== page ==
The authors conducted their study in a plastic typodont with A3 color teeth. Researchers created a restoration of a Class IV lesion in the maxillary right central incisor using a natural stratification technique, simulating the optical effects of a natural tooth. They called it the reference tooth (RT).

Researchers tested different protocols in the maxillary left central incisor for realization of the proposed technique. They used 6 teeth with Class IV lesions and called them test teeth (TT). The TT were restored with A3.5 dentin resin (moderate intensity discoloration) and A4 dentin resin (severe intensity discoloration) to create unsatisfactory restorations (monochrome restorations). The authors tested 3 depths of preparation (0.5 millimeters, 0.7 mm, and 1.0 mm) to modify the color and brightness of unsatisfactory restorations. This resulted in 6 groups, depending on the color of unsatisfactory restoration and preparation depth: GA3.5-0.5, GA3.5-0.7, GA3.5-1.0, GA4-0.5, GA4-0.7 and GA4-1.0

The preparation step provided sufficient roughness for micromechanical retention and space for the composite resin. The researchers conditioned the remaining composite resin with phosphoric acid, rinsed it with water spray, and air-dried it. They then applied silane for 60 seconds and air-dried it. After they applied and light cured the adhesive system, the composite insertion was initiated by opaque halo reproduction with DA3 composite resin. Researchers inserted esthetic translucent resin into the opalescent halo region to fill the space between the mamelons and opaque halo. Finally, they applied A3 enamel resin in a single increment and adapted it with the aid of brushes. They shaped the labial enamel and the performed the finishing and polishing procedures as described for the RT. The restored teeth were stored in distilled water without light at room temperature for 7 days.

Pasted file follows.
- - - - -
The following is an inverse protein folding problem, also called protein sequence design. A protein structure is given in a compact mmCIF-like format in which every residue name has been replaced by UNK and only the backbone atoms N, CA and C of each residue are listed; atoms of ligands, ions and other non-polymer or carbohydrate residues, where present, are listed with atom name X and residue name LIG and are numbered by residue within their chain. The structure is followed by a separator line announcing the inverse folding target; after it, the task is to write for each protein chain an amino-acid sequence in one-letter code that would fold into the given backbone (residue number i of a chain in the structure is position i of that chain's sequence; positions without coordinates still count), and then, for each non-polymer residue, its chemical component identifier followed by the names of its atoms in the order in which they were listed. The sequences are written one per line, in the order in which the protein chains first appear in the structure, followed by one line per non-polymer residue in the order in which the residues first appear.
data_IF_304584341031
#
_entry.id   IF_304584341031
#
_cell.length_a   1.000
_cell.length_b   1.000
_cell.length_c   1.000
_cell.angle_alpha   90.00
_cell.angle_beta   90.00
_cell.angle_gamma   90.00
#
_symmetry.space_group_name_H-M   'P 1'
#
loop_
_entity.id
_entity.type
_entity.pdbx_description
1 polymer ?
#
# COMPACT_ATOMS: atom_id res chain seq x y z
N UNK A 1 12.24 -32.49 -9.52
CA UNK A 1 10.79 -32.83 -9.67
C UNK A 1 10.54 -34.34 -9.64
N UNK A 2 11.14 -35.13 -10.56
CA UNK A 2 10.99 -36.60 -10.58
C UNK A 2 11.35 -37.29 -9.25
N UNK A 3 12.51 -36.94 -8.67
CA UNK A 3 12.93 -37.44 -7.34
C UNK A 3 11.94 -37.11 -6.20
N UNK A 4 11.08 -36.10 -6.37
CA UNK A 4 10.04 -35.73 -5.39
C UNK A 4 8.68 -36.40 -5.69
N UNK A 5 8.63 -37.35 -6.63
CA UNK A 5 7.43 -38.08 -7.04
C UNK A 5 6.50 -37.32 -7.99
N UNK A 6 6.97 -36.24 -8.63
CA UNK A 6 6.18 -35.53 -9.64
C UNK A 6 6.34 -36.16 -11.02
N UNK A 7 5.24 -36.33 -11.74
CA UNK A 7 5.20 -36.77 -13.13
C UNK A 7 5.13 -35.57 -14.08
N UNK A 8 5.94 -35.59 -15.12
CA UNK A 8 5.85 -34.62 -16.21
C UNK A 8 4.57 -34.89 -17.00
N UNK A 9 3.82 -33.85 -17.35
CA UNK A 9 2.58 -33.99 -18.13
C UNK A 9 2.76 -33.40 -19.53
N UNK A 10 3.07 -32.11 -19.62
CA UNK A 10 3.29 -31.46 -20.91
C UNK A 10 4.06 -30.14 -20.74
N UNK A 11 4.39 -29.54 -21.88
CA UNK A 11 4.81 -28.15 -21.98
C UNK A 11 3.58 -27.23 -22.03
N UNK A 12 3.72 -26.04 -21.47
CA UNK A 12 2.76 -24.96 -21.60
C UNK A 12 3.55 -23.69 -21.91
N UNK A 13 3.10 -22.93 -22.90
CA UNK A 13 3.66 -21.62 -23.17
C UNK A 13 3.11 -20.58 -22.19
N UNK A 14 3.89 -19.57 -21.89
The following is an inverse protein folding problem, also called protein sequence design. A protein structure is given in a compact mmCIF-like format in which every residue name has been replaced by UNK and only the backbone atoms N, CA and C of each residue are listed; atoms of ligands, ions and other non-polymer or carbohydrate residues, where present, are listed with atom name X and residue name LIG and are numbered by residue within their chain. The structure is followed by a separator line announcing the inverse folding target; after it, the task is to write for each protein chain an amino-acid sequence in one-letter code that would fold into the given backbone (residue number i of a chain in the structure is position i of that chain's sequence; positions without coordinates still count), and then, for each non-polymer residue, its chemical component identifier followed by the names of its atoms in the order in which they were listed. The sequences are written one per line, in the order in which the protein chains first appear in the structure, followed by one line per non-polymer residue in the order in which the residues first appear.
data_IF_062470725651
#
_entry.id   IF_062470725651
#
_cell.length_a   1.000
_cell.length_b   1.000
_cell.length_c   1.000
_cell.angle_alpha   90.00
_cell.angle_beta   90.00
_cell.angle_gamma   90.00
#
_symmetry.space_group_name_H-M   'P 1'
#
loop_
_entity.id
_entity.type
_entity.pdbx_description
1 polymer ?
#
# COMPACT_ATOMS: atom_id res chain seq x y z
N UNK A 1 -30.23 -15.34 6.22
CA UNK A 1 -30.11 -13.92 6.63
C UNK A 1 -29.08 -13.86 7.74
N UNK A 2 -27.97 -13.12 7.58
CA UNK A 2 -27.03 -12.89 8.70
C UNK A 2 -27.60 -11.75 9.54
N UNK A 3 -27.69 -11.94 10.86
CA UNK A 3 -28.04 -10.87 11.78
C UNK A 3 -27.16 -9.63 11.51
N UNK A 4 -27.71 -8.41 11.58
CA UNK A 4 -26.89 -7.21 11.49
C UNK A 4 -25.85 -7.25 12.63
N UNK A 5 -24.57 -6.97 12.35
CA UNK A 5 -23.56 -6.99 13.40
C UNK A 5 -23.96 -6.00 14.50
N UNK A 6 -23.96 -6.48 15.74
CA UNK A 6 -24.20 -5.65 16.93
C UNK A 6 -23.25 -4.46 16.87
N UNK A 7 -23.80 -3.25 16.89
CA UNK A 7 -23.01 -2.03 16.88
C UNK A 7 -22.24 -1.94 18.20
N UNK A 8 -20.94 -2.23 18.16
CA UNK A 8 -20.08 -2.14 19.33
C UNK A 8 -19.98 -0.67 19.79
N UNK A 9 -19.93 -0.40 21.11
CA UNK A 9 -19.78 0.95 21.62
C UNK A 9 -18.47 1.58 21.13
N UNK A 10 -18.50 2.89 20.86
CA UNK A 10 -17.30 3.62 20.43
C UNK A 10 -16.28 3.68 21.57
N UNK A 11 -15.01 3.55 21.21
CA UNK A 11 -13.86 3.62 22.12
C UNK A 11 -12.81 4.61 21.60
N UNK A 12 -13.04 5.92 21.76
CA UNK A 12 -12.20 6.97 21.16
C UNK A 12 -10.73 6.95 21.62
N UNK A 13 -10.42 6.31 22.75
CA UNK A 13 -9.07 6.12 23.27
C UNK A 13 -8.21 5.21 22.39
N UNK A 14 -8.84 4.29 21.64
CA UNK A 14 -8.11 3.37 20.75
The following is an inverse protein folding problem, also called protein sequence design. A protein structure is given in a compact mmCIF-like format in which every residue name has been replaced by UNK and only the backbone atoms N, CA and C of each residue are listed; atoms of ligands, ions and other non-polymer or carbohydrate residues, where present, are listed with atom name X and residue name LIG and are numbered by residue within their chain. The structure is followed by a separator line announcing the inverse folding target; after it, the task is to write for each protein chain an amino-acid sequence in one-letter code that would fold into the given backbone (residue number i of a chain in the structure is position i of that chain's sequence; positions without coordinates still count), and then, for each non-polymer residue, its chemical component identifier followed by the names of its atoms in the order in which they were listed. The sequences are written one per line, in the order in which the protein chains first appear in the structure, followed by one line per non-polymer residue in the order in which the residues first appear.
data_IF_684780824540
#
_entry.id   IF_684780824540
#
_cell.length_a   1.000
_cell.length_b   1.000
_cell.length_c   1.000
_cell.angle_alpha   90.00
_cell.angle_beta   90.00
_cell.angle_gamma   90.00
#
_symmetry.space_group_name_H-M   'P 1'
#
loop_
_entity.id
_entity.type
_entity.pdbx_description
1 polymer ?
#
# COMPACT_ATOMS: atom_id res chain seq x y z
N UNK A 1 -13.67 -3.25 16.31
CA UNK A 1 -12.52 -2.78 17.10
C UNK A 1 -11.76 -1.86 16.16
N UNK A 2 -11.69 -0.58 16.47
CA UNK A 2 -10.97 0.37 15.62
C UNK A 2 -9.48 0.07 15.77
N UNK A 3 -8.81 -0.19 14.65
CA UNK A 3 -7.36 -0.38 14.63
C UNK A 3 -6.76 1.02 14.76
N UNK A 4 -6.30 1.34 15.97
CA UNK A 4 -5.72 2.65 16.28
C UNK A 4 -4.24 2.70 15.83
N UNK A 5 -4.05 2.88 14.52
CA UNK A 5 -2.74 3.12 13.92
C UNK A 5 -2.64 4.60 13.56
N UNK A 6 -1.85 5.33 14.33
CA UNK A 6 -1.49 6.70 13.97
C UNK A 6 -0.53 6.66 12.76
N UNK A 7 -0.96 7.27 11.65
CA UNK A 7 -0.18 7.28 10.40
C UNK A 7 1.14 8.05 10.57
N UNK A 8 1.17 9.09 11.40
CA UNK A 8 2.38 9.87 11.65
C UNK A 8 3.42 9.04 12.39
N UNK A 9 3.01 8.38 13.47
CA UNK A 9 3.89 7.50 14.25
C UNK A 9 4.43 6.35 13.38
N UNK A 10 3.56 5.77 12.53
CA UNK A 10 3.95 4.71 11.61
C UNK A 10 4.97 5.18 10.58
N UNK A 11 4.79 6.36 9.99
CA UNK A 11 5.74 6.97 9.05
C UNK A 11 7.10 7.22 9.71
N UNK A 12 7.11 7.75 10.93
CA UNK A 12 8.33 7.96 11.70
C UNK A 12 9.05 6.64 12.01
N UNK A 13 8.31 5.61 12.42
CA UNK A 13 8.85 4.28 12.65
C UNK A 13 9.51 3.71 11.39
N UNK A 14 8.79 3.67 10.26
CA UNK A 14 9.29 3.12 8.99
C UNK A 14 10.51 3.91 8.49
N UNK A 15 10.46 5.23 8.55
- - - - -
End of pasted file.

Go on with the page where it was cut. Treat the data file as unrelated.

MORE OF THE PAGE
Of the 720 evaluations conducted, 610 (84.72%) were classified as harmonic (H) in the perception of the evaluators and only 110 (15.28%) as nonharmonic (NH). For harmonic perception by evaluator class, statistical test showed no association between variables (P = .331). However, there were a higher number of H evaluations by laypeople (LP) (87.5%) compared with dental students (DS) (82.9%) and operative dentistry experts (ODE) (83.8%).

Most groups received more than 75% of H, except for the GA4-0.5 group, which received the following rates: LP, 72.5%; DS, 65%; and ODE, 62.5%. In A3.5 groups, all evaluator classes saw the highest rates of H to GA3.5-0.5 and GA3.5-0.7. Among A4 groups, researchers observed that GA4-1.0 was the largest group with H in LP (90%) and ODE (92.5%), while for DS, the group GA4-0.7 was classified as more H (87.5%).

The authors concluded that “The results demonstrated that the moderate intensity restorations (DA3.5) with depths of 0.5 and 0.7 had the highest prevalence of acceptance. For severe intensity restorations (DA4), the preparation depth of 1.0 mm obtained better acceptance.”

Read the original article here.

 

Cementation Navigation System

Tooth image of the cementation process

The high strength of IPS e.max lithium disilicate offers dentists a choice to use an adhesive cement, self-adhesive cement or a conventional cement to seat their restorations depending on the clinical situation. To help guide dentists through the cementation process, Ivoclar Vivadent has developed an online tutorial so that you can maximize the performance and esthetics of your IPS e.max restorations.